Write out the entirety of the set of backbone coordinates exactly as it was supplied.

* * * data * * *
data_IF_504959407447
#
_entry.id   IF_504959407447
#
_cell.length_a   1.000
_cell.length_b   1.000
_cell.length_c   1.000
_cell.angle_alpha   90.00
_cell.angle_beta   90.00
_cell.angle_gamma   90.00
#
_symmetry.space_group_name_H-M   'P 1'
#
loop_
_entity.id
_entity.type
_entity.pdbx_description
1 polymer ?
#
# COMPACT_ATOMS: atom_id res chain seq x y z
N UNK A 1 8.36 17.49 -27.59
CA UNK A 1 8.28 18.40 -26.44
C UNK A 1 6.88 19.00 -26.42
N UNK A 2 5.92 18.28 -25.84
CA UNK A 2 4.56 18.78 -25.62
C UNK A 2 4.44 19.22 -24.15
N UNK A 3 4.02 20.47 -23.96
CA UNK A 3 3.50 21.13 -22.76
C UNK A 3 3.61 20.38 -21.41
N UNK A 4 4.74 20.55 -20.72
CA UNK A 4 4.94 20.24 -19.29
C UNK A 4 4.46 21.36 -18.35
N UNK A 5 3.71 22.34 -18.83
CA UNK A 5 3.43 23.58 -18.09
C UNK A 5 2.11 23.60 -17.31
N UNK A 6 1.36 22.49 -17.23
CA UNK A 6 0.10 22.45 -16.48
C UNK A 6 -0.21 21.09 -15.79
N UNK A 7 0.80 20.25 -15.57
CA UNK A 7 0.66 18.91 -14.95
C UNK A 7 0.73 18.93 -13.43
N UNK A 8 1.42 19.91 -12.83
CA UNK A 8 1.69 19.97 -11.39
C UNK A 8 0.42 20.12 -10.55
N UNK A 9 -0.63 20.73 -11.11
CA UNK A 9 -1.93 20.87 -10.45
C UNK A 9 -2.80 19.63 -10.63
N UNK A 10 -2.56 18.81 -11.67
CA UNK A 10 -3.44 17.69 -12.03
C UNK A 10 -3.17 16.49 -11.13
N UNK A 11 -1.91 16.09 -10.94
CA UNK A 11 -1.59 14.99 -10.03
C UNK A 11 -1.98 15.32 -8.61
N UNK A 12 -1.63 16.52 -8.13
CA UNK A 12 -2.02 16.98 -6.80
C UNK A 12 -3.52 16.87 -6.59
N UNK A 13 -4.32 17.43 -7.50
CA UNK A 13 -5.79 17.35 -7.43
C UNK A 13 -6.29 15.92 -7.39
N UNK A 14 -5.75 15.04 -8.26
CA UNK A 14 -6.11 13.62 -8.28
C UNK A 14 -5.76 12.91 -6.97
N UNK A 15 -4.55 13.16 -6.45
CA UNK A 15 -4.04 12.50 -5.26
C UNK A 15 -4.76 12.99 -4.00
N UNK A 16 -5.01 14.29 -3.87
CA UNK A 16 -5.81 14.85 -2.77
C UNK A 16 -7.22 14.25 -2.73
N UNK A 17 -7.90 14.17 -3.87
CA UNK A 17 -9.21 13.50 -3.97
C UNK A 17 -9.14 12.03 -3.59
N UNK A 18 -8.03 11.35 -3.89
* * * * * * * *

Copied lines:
data_IF_504959407447
#
_entry.id   IF_504959407447
#
_cell.length_a   1.000
_cell.length_b   1.000
_cell.length_c   1.000
_cell.angle_alpha   90.00
_cell.angle_beta   90.00
_cell.angle_gamma   90.00
#
_symmetry.space_group_name_H-M   'P 1'
#
loop_
_entity.id
_entity.type
_entity.pdbx_description
1 polymer ?
#
# COMPACT_ATOMS: atom_id res chain seq x y z
N UNK A 1 8.36 17.49 -27.59
CA UNK A 1 8.28 18.40 -26.44
C UNK A 1 6.88 19.00 -26.42
N UNK A 2 5.92 18.28 -25.84
CA UNK A 2 4.56 18.78 -25.62
C UNK A 2 4.44 19.22 -24.15
N UNK A 3 4.02 20.47 -23.96
CA UNK A 3 3.50 21.13 -22.76
C UNK A 3 3.61 20.38 -21.41
N UNK A 4 4.74 20.55 -20.72
CA UNK A 4 4.94 20.24 -19.29
C UNK A 4 4.46 21.36 -18.35
N UNK A 5 3.71 22.34 -18.83
CA UNK A 5 3.43 23.58 -18.09
C UNK A 5 2.11 23.60 -17.31
N UNK A 6 1.36 22.49 -17.23
CA UNK A 6 0.10 22.45 -16.48
C UNK A 6 -0.21 21.09 -15.79
N UNK A 7 0.80 20.25 -15.57
CA UNK A 7 0.66 18.91 -14.95
C UNK A 7 0.73 18.93 -13.43
N UNK A 8 1.42 19.91 -12.83
CA UNK A 8 1.69 19.97 -11.39
C UNK A 8 0.42 20.12 -10.55
N UNK A 9 -0.63 20.73 -11.11
CA UNK A 9 -1.93 20.87 -10.45
C UNK A 9 -2.80 19.63 -10.63
N UNK A 10 -2.56 18.81 -11.67
CA UNK A 10 -3.44 17.69 -12.03
C UNK A 10 -3.17 16.49 -11.13
N UNK A 11 -1.91 16.09 -10.94
CA UNK A 11 -1.59 14.99 -10.03
C UNK A 11 -1.98 15.32 -8.61
N UNK A 12 -1.63 16.52 -8.13
CA UNK A 12 -2.02 16.98 -6.80
C UNK A 12 -3.52 16.87 -6.59
N UNK A 13 -4.32 17.43 -7.50
CA UNK A 13 -5.79 17.35 -7.43
C UNK A 13 -6.29 15.92 -7.39
N UNK A 14 -5.75 15.04 -8.26
CA UNK A 14 -6.11 13.62 -8.28
C UNK A 14 -5.76 12.91 -6.97
N UNK A 15 -4.55 13.16 -6.45
CA UNK A 15 -4.04 12.50 -5.26
C UNK A 15 -4.76 12.99 -4.00
N UNK A 16 -5.01 14.29 -3.87
CA UNK A 16 -5.81 14.85 -2.77
C UNK A 16 -7.22 14.25 -2.73
N UNK A 17 -7.90 14.17 -3.87
CA UNK A 17 -9.21 13.50 -3.97
C UNK A 17 -9.14 12.03 -3.59
N UNK A 18 -8.03 11.35 -3.89